Eclipse Tools for Mobile Needs Some Buzz

I attended my first Sequoyah (Eclipse tools for mobile, except J2ME, but that’s another story) meeting today. Why am I? Well I’m getting more and more into mobile app development in my hobby time, at least for Android anyway, and I’m turning that into a personal focus on better support in CDT for mobile application development. We can then make this available for platform vendors who want to better support developers making applications for their platforms.

My plan is to start by building a set of plug-ins that automate at least the build setup for Android JNI development. Debug is another story and maybe someone else can help with that. And we can look at what’s needed for other open source mobile platforms down the road as well. And maybe some other vendor will come along and help out.

But, as I dig into what’s happening with mobile at Eclipse, I’m a bit surprised, and disappointed, about how little there actually is. Motorola is putting forth a great effort and contributed a significant amount. As with most vendors (almost all) that contribute to Eclipse it is mainly focused on their own commercial needs. But they also don’t seem to be getting much help from anyone else. It takes multiple companies to make a platform and it’s sad to see that isn’t really happening, despite all the marketing buzz surrounding Pulsar.

And I was also saddened to see Craig Setera’s blog for help for the Mobile Tools for Java project. MTJ is probably the project hardest hit from vendors coming and going that I’ve seen. And after the push to get Craig’s EclipseME project merged in for the reboot, I was hoping for greater things there.

On the Sequoyah call, I was asked for advice on how we could solve these things. Man, it’s tough. You really need a community, and in particular, a vendor community, that has a vested interest in contributing. We had it easy with the CDT. Everyone needed an extensible C/C++ IDE and it made business sense to invest a person or two to help make it happen. I had it pretty easy as a project lead, and I feel for Craig and the Motorola gang as they try to get this thing going.

The only thing I can come up with is a trick I used in the “dark” days of the CDT after my team at IBM were reallocated. “Create the need”. Find something that vendors will see the need to invest in. Usually, this is in the form of some platform piece that they know they need and that multiple vendors can work on, and then show that not enough people are working on it so it’s going to suck in their product too.

I’m not sure that’s going to work here since there seems to be a huge hesitation to make contributions from the vendors who could be contributing. But that was true with the CDT in the early days too. It was the QNX+Rational show for quite a while until Intel and TI broke the ice.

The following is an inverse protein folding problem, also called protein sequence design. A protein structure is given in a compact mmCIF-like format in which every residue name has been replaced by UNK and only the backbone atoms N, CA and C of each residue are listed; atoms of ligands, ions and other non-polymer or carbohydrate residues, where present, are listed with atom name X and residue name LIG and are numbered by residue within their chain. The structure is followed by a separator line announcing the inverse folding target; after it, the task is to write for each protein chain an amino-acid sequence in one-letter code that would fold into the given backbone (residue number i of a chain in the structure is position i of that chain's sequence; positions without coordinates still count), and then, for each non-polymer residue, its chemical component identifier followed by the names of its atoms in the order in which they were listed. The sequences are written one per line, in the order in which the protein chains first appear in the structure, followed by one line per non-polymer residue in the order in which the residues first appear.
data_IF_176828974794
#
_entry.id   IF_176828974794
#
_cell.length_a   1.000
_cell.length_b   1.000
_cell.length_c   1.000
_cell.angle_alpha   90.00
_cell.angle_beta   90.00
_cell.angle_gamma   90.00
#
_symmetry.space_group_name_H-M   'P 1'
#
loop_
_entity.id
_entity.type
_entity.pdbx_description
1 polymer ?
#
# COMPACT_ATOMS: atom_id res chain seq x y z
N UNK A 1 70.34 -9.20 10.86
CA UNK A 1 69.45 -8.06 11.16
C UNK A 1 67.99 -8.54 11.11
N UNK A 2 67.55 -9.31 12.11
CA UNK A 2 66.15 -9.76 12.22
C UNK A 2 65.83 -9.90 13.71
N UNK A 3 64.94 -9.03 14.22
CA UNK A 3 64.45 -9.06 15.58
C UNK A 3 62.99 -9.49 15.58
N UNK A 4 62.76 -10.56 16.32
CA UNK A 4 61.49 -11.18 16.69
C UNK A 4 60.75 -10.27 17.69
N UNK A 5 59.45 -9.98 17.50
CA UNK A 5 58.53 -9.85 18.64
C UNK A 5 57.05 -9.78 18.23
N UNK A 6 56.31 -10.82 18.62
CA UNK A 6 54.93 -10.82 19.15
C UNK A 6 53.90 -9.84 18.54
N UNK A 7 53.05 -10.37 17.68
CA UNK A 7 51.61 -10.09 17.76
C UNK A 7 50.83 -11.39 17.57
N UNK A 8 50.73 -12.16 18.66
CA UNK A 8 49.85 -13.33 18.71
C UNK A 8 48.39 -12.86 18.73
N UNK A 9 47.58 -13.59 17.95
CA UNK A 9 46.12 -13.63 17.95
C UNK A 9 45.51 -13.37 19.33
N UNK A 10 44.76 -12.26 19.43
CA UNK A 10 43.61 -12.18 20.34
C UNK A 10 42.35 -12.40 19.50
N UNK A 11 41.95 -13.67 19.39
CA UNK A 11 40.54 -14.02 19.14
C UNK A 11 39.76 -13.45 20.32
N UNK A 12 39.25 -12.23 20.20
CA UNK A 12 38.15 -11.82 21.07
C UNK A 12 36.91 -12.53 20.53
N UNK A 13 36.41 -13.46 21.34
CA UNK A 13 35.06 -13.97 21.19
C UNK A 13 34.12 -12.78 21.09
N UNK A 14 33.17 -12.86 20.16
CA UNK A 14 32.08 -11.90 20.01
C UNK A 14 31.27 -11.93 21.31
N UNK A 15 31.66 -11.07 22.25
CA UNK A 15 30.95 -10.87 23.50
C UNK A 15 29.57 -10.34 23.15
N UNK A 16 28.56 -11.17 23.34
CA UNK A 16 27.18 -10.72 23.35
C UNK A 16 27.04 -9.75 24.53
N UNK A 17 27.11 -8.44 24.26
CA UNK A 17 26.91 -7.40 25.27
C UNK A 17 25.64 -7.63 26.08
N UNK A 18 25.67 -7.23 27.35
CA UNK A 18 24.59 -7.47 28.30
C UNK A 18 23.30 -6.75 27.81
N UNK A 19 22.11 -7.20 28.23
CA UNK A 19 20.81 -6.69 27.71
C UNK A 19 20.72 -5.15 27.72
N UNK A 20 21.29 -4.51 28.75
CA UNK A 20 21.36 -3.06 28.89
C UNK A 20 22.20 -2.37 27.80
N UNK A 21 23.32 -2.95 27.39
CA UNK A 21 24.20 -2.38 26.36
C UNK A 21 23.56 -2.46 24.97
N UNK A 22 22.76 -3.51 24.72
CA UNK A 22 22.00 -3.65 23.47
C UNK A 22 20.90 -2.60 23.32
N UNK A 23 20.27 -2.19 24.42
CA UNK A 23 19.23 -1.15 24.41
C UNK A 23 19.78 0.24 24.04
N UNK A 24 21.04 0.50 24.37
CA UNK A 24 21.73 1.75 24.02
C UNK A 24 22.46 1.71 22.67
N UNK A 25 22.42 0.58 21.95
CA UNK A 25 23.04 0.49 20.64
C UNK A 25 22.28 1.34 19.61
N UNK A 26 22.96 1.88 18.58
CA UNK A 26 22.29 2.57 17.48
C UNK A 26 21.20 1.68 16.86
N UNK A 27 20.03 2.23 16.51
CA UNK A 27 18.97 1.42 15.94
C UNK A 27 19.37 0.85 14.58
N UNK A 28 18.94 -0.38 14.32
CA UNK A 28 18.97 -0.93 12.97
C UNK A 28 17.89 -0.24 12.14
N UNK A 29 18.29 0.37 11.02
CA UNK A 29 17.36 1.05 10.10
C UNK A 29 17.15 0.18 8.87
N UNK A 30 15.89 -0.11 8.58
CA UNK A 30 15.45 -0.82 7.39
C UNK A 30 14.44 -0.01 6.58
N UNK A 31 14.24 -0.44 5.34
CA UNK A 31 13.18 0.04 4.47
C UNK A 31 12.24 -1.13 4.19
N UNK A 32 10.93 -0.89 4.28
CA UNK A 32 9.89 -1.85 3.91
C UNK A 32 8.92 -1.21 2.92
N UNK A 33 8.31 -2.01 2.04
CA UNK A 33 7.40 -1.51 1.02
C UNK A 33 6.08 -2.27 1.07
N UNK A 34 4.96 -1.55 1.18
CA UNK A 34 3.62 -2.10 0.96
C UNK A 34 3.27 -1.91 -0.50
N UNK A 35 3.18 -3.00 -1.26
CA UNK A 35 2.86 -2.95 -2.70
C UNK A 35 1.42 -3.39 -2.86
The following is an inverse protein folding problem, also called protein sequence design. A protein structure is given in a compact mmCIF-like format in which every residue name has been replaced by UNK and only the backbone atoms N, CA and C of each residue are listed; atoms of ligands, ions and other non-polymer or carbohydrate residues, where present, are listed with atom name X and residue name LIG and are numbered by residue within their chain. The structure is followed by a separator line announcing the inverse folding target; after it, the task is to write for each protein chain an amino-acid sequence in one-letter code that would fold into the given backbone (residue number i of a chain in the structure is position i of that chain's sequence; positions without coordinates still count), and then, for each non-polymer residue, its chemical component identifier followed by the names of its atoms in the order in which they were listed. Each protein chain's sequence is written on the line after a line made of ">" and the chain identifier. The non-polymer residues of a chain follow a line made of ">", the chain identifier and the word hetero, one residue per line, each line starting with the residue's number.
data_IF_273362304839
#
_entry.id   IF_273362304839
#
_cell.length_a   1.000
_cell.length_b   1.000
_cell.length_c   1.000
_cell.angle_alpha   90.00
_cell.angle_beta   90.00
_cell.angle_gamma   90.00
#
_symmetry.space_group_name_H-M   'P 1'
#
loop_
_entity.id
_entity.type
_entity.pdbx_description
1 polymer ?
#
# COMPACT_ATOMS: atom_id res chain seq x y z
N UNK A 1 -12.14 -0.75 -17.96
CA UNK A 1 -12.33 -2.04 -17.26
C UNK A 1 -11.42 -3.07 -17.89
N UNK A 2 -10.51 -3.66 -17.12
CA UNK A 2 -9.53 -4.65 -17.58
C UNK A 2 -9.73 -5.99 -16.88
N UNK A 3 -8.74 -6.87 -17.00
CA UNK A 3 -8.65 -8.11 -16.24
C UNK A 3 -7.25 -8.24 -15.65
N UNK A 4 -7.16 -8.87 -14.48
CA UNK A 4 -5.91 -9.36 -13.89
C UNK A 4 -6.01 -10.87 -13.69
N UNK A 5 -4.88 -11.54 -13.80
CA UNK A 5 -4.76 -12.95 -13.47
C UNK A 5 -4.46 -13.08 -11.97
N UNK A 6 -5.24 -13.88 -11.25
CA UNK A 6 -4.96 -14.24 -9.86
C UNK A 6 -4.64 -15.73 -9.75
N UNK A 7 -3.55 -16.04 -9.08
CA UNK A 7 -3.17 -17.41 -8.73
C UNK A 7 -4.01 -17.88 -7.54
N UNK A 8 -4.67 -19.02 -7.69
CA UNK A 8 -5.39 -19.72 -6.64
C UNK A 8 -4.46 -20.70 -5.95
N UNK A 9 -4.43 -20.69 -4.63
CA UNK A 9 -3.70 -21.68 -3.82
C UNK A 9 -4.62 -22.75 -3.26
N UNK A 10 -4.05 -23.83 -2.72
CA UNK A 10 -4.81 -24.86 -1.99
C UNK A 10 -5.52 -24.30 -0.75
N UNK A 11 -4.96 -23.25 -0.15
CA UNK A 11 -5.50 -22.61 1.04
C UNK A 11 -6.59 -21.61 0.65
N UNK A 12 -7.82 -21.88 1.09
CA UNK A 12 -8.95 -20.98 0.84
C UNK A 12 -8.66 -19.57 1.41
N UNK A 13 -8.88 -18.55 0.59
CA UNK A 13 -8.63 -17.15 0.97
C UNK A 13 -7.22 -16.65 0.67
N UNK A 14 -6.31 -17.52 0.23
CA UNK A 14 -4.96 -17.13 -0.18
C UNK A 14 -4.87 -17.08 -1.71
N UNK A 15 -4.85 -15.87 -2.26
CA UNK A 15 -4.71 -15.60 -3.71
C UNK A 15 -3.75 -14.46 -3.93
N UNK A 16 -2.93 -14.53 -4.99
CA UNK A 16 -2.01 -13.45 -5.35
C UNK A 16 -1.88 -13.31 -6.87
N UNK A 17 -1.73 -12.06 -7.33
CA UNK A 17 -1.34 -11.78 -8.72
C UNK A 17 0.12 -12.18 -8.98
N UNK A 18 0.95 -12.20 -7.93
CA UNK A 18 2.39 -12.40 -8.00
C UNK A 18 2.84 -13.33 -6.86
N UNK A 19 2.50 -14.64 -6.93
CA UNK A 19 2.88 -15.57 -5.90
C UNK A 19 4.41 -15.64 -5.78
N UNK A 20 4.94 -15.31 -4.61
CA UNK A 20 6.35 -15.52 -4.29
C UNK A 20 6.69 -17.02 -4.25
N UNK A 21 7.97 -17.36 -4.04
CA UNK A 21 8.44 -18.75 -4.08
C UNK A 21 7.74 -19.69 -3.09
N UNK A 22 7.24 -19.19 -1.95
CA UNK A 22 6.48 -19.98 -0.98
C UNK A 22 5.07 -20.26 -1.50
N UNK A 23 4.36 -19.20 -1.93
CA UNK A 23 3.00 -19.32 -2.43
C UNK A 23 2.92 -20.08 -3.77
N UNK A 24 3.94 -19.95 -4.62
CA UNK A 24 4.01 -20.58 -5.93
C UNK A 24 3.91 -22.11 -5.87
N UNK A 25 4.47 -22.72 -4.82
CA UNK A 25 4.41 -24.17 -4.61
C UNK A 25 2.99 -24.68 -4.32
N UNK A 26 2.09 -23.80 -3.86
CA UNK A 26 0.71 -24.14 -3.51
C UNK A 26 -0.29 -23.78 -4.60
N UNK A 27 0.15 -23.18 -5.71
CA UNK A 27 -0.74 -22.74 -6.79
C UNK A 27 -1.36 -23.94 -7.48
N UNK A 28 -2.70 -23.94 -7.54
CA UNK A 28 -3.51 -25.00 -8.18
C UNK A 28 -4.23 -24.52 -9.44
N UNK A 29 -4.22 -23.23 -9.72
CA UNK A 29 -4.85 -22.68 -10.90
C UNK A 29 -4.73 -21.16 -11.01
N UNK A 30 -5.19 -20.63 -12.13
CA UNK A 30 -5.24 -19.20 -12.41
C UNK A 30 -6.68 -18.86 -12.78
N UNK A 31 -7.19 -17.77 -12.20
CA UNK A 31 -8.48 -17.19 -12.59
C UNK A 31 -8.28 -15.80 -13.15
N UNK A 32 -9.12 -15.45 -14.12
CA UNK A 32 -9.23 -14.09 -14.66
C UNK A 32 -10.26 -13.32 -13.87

At any rate, I’m posting this as an attempt to help Eric C out. I’d really like to see Sequoyah succeed and for us to have a nice set of platforms and examplary tools for mobile app development at Eclipse. But that won’t happen without growing the community and we’d certainly be interested in your thoughts on how we can make that happen.

Apple leading the way in multi-core programming?

One of my pet study areas is programming paradigms, something I’ve done since my university days looking at SmallTalk (object-orientation) and Ada (safety critical). The next great next battle line is how to take advantage of multi-core machines to do parallel computing without blowing our poor programmer minds. Intel is doing a lot of work in this area and it’s really interesting that Apple is doing the same. I’m not sure why, but good on them.

The two technologies that seem to have sprouted from them and are supported in Snow Leopard are OpenCL, the Khronos standard for mixed GPU/CPU computing, and Apple’s Grand Central Dispatch, a task parallelism extension to C, C++, and Objective-C with something called Blocks. There is a recent report from Hardmac.com that shows some real significant improvement form these technologies.

I don’t know much about either, but this is definitely something I’m adding to my reading list for those nights I can’t get to sleep (which if you’re following me on twitter you’ll notice are happen regularly).

State of the Doug

I’ve been tweeting a lot, but tweets tend to be temporal things that disappear after a short time, so I figured I should blog some of those things. Assuming anyone really cares, but that’s part of the mystique and something I call the “cricket factor”, when you tweet or blog, and no one’s listening, and all you hear back are crickets in the night. But anyway, here’s what I’m up to lately.

I made quite a splash recently stating my frank opinion on e4. I had lots of good feedback on that and I pissed off a few people. But I met my objective of making people think about it. To summarize, I worry about the stability of the platform and how e4 will impact the hugely understaffed projects up the stack. And I don’t like RAP. If you’re running web apps, follow the investment in JavaScript engines and put your UI code in the browser. Which also means I don’t care much about the e4 UI work either. But as one e4 committer mentioned to me, “it’s fun”. I’m sure it is.

As cool and interesting my investigation into GWT has been, I barely get a day a week to do open source work and I still have a couple of things I want to do with the CDT, i.e., help clean up the build system, and support JNI debugging. And I want to spend my hobby time on other things. So enough of that. A lot of people get GWT and how it works well with Equinox, so it’ll live on without me.

As for my hobby time, I am getting more and more pumped by what’s happening in the Android space. So I’m turning back to that and hope to feed my curiosity on game development by making games for Android. Not sure I’ll ever get far enough along to get something on the Android Market, but it’ll make a good winter activity. And who knows, maybe we’ll see Android running natively on Intel chips some day.

So that’s where I am. I have way more ideas than time to work on them having a family and all. But I’ll continue to blog and tweet things as they come to me, at least as they relate to open source, and maybe that will help others, or maybe it’ll just feed the crickets.

Using CDT for Android Native

Android has a native development kit (NDK) which can be used to create JNI native code for Android applications. In this video, I show how I convert an Android project in Eclipse to add the C/C++ nature to it and set it up to build the shared library that gets included in your Android apk file. This gives you all the power of the CDT in combination with the JDT to build Android apps with native code. Except for debug, though, as JNI debug remains the lost holy grail for the CDT…

If you want to look at the code from the demo, you can clone or download from http://github.com/dschaefer/androidDemo.

Link to YouTube